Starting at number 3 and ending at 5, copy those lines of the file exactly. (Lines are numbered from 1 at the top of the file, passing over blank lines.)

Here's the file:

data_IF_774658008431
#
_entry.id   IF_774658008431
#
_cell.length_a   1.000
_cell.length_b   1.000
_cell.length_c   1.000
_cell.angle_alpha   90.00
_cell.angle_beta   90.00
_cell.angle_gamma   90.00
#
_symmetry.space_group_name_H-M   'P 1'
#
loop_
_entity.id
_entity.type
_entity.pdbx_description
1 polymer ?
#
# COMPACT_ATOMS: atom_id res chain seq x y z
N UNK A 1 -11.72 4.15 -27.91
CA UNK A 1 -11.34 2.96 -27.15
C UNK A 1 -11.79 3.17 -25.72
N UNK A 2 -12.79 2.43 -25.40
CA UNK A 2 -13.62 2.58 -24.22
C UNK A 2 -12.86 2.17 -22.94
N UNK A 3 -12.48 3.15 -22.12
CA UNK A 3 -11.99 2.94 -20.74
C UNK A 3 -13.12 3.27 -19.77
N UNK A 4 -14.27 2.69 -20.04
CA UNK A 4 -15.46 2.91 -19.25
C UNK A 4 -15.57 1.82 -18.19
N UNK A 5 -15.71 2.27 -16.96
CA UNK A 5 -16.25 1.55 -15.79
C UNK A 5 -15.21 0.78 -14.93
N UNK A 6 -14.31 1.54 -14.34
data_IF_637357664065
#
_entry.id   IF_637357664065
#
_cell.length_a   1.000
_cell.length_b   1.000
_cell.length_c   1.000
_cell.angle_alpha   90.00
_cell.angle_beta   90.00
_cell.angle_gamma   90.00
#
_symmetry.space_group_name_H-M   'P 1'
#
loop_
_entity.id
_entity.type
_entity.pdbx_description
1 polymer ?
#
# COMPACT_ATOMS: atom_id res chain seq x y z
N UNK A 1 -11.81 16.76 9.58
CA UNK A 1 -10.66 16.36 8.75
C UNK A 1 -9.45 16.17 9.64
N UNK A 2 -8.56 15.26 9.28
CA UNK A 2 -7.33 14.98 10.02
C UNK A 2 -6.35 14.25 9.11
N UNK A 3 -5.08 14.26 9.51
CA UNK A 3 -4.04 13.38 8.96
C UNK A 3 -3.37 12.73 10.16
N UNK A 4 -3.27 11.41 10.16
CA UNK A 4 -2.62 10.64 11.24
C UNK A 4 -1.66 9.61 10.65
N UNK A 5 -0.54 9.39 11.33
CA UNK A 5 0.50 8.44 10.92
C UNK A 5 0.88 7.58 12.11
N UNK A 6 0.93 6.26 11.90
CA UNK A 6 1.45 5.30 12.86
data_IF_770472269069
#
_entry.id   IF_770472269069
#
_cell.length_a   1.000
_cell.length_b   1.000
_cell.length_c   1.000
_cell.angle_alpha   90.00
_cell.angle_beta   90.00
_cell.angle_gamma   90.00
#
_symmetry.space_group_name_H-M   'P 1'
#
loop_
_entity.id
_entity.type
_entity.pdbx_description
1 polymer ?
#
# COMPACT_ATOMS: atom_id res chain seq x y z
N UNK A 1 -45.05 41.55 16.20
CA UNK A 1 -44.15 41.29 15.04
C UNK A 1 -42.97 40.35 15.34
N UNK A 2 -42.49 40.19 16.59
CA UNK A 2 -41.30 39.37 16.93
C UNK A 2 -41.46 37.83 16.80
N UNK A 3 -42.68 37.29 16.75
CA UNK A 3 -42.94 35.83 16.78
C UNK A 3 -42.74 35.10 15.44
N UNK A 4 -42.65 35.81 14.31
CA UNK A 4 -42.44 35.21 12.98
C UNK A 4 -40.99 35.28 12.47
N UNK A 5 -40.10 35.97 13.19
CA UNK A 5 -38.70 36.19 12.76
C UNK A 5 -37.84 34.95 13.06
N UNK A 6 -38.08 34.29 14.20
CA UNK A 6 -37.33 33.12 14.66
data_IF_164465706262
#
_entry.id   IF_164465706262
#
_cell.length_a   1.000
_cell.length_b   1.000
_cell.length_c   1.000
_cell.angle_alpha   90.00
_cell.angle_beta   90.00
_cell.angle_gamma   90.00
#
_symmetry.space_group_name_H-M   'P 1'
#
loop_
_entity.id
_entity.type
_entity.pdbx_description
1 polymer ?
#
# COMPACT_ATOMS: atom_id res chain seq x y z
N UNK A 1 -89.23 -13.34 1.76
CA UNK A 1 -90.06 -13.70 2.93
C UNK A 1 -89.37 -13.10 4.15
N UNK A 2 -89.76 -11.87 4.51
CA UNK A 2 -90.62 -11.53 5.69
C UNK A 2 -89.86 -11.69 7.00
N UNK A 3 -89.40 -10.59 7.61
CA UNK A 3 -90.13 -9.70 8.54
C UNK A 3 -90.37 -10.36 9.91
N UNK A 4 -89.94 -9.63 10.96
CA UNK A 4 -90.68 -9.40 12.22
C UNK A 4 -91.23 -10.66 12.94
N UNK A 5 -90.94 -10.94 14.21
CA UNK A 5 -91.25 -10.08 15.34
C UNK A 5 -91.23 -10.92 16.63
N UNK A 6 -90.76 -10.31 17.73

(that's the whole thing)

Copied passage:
_entry.id   IF_774658008431
#
_cell.length_a   1.000